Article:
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The real value of diversity in the church

Updated: Oct 20, 2023


Unsplash photo illustration by Clay Banks


By Dr. Bascom Ratliff

Pastor, Parker/Beagle/Fontana United Methodist Churches


The Great Plains Conference of the United Methodist Church recently held its annual conference. The big issue discussed at the conference was the “disaffiliation of Methodist churches who opposed leadership roles for lesbian, gay, and transsexual persons. Another topic, near to my heart, was presented at the conference calling for more diverse, inclusive, and equality in its membership and leadership.


The end result was an affirmation by the United Methodist Church to work toward a more inclusive and tolerant policy serving the will of Christ. The United Methodists strongly affirmed their policy of welcoming everyone that accepted Jesus Christ as their Lord and Savior.


Everyone in the church is considered equal and are deemed worthy of God’s grace and love.

For the past two years, I have been a member of the a task force whose purpose was to address the issues of diversity, equality, and inclusivity in the Methodist church. During my work on this committee I had the opportunity to meet a number of committed Christians with diverse racial and ethnic backgrounds who had strong leadership roles in the United Methodist Church. Many of the leaders on this task force were women. I found them to be hard-working and committed Christians whose primary purpose was serving in active and living Christ.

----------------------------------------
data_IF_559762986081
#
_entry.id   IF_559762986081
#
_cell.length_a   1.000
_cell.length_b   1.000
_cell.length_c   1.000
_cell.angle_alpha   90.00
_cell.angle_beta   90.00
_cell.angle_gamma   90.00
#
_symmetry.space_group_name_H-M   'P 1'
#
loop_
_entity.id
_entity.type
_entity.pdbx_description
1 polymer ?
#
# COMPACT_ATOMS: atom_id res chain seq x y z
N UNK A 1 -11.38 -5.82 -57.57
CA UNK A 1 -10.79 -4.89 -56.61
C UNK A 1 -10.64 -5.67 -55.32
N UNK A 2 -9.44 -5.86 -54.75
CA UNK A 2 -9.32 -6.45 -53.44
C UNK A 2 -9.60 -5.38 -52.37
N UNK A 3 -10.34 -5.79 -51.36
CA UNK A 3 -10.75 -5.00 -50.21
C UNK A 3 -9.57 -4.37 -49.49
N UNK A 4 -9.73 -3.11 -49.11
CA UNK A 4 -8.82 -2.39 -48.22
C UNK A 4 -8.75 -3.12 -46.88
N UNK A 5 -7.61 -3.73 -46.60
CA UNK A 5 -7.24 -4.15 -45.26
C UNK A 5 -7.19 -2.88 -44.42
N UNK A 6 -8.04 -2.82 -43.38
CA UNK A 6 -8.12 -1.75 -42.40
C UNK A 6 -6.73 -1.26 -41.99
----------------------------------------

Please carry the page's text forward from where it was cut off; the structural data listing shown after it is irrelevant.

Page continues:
After serving two years on this diverse task force, it is incredibly difficult for me to understand and accept the devaluing of women in the greater Christian community. When we tell a woman that she cannot be a pastor or a bishop or a leader in the Christian church, we send a loud and clear message that her value is less than that of a man and they can only serve God as subordinates to men.


I believe that the Bible is the inspired word of God. I also believe that we should read and interpret the Bible with an open and common sense mind. For example, when reading about Paul's ministry to the Gentiles, I found that Paul partnered with a number of women in his ministry. He considers these women partners and apostles. He specifically refers to Junia as an apostle (Romans 16:7) and Phoebe as a deacon (Romans 6: 1-2). Clearly, these women were leaders in early Christianity.


I firmly believe that God calls all of us as leaders and servants. Rather than exclude those who are different, we must seek ways to include them in the fellowship of Jesus Christ. The only requirement for membership in God's family is to accept Jesus Christ as our Lord and Savior. It seems simple enough. Loving God and loving others. Accepting Jesus. Maybe the challenge for us is to stop complicating things with rules and regulations that diminish faith. After all, Paul clearly states in Romans that we are justified by faith in Christ Jesus and not by adherence to the law. When we become servants of the law and rules that exclude and minimize others, we miss the message of Jesus.


Service First.

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If you want to hear more about God’s wonderful promise of unfailing love and enjoy a great morning of music and worship, please come and worship with us.

We will worship at the Fontana United Methodist Church (UMC) during June 2023.

We will worship at the Parker UMC during July 2023.

We will worship at the Beagle UMC during August 2023.

All services are at 10 a.m.

We serve communion on the first Sunday of each month. All are welcome.

Dr. Bascom Ratliff (913-710-5748)

Pastor, Parker/Beagle/Fontana United Methodist Churches

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